Chondromalacia Patella Treatment
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Chondromalacia patella is a softening and degradation of the cartilage of the patellofemoral joint. It is a progression of runners knee pain with damage to the joint. There are 4 grades of severity for chondromalacia patella, each with distinct characteristics, which can be seen on MRI imaging for accurate diagnosis. You can read more about this pathology, symptoms, epidemiology and diagnosis in our related article: Chondromalacia Patella.
James McCormack is a Physical Therapist who specializes in foot & ankle injuries. james-mccormack.com is a participant in the Amazon Services LLC Associates Program, an affiliate advertising program designed to provide a means for sites to earn advertising fees by advertising and linking to Amazon.com.
Before considering the best treatments to do, it is important to know what you already do that can aggravate your symptoms. Running and other high impact exercise can irritate the patellofemoral joint as it has to withstand high compressive forces with each stride, lunge or jump.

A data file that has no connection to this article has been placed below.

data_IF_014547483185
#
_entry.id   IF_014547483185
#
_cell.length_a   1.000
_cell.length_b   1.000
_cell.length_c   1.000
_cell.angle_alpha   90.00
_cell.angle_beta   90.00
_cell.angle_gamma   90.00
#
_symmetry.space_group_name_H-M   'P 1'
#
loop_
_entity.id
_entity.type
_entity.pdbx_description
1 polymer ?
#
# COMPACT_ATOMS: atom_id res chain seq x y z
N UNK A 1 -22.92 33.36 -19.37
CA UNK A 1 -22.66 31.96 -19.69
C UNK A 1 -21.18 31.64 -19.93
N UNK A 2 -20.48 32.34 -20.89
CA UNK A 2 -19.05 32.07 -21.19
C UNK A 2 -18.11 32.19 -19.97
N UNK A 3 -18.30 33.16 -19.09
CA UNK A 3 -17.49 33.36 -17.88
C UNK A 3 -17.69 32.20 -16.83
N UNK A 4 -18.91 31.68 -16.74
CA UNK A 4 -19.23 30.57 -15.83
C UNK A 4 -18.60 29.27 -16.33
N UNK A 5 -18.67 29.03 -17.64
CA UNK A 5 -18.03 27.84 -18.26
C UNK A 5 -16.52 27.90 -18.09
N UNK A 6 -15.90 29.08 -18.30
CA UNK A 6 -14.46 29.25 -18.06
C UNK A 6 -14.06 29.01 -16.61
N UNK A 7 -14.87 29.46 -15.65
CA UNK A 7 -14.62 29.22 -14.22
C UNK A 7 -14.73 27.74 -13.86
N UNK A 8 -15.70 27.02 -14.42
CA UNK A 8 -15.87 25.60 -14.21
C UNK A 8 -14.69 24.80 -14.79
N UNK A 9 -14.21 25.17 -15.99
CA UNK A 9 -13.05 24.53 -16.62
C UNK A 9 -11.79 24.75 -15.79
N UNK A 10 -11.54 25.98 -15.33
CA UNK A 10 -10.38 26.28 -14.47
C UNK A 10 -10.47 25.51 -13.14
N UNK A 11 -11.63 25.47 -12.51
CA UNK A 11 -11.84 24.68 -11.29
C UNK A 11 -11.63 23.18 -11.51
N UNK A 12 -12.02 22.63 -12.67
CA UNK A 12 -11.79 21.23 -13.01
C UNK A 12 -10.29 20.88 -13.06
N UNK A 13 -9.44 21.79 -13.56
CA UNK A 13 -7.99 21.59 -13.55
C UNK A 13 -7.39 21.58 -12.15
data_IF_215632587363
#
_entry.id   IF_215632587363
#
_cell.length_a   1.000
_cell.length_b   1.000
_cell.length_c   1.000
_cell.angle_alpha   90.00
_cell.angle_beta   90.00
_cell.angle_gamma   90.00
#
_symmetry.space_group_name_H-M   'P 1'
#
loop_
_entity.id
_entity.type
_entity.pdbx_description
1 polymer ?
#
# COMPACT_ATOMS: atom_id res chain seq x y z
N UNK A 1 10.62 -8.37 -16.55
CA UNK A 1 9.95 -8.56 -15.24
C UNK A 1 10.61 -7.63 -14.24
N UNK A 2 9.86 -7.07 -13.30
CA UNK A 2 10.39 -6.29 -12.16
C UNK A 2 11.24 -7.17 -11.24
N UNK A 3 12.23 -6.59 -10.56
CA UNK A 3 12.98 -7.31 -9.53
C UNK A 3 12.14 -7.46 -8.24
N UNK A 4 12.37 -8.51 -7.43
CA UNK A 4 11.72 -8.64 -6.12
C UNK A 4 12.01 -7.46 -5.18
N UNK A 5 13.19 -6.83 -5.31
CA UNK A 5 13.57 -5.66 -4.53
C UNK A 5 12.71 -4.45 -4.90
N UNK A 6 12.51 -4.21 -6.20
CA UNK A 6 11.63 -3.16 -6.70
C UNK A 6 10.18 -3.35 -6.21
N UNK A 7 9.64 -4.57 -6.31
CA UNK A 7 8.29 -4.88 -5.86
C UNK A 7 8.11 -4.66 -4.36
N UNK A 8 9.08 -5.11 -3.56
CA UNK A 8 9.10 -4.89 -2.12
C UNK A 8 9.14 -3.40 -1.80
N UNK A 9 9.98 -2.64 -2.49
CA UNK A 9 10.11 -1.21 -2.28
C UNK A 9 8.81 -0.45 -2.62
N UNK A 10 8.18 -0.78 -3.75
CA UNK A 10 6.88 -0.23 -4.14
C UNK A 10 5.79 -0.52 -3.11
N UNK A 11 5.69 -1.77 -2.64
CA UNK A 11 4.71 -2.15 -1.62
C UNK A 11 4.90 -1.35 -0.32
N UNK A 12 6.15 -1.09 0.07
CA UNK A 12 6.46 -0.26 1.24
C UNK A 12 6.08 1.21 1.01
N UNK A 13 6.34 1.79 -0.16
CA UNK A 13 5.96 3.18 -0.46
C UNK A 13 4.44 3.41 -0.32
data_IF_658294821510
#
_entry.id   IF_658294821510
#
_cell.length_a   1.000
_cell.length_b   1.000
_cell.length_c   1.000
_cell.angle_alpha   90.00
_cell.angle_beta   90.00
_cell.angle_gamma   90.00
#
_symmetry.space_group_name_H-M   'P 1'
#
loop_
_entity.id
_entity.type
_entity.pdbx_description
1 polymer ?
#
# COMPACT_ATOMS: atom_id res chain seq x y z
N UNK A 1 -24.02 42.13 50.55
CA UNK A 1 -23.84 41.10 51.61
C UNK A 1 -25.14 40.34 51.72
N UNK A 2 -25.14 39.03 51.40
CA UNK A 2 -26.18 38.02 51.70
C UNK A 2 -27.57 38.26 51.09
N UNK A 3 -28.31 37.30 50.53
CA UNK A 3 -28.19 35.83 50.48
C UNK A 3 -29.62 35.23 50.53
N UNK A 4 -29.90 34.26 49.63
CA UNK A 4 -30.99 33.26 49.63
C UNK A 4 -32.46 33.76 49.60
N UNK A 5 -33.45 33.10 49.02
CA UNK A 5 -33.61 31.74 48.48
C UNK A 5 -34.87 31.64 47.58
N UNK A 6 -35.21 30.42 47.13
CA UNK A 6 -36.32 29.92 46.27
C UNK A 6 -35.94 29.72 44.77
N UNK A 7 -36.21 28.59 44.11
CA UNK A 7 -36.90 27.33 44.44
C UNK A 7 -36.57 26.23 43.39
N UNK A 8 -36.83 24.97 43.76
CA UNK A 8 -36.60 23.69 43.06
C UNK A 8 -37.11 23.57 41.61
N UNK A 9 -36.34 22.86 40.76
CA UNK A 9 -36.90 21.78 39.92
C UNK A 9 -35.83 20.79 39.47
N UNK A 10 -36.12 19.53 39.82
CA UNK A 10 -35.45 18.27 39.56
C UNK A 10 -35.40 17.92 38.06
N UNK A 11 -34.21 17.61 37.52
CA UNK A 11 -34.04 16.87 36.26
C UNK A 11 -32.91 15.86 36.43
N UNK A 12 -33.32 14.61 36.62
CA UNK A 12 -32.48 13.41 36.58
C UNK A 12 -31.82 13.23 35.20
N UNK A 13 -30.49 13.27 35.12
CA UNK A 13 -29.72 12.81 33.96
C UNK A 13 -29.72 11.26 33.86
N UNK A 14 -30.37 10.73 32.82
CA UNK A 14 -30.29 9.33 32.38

It may not be sport that makes the knee pain worse. Activities such as walking, ascending or descending stairs, or prolonged sitting with knees bent, can all be aggravators. Alterations in your activities and habits are necessary to reduce inflammation and pain. It is good to have a period of reducing pain before starting rehabilitation.
A period of complete rest may be necessary for some people. Relative rest will be adequate for others, where activities that aggravate symptoms are significantly reduced, in terms of duration, frequency or intensity.
Neither heat nor ice will have a significant impact on the recovery time or healing process of chondromalacia patella. However, ice is effective for pain relief as it slows down the conduction speed of the nerves, resulting in a numbing effect of the local area. Never apply ice directly to the skin, use a layer of material between the ice and the skin to prevent ice burns. Heat is often less soothing as the joint might feel warm already.
Chondromalacia patella is a structural degradation of the cartilage which results in inflammation of the joint. Non-steroidal anti-inflammatories, such as ibuprofen, can be effective for pain relief and for reducing inflammation in the non-acute phases. Some inflammation in the first few days can be helpful, so it is best not to take this medication for the first 48-72hours.
Chondromalacia patella treatment can be guided by a physical therapist. Following an assessment, the specific biomechanics that you have that might have contributed to the development of, or affected your recovery from, chondromalacia patella can be identified. Common biomechanical issues are:
You can read more about useful exercises for these biomechanical contributing factors in our related article: Chondromalacia Patella Exercises.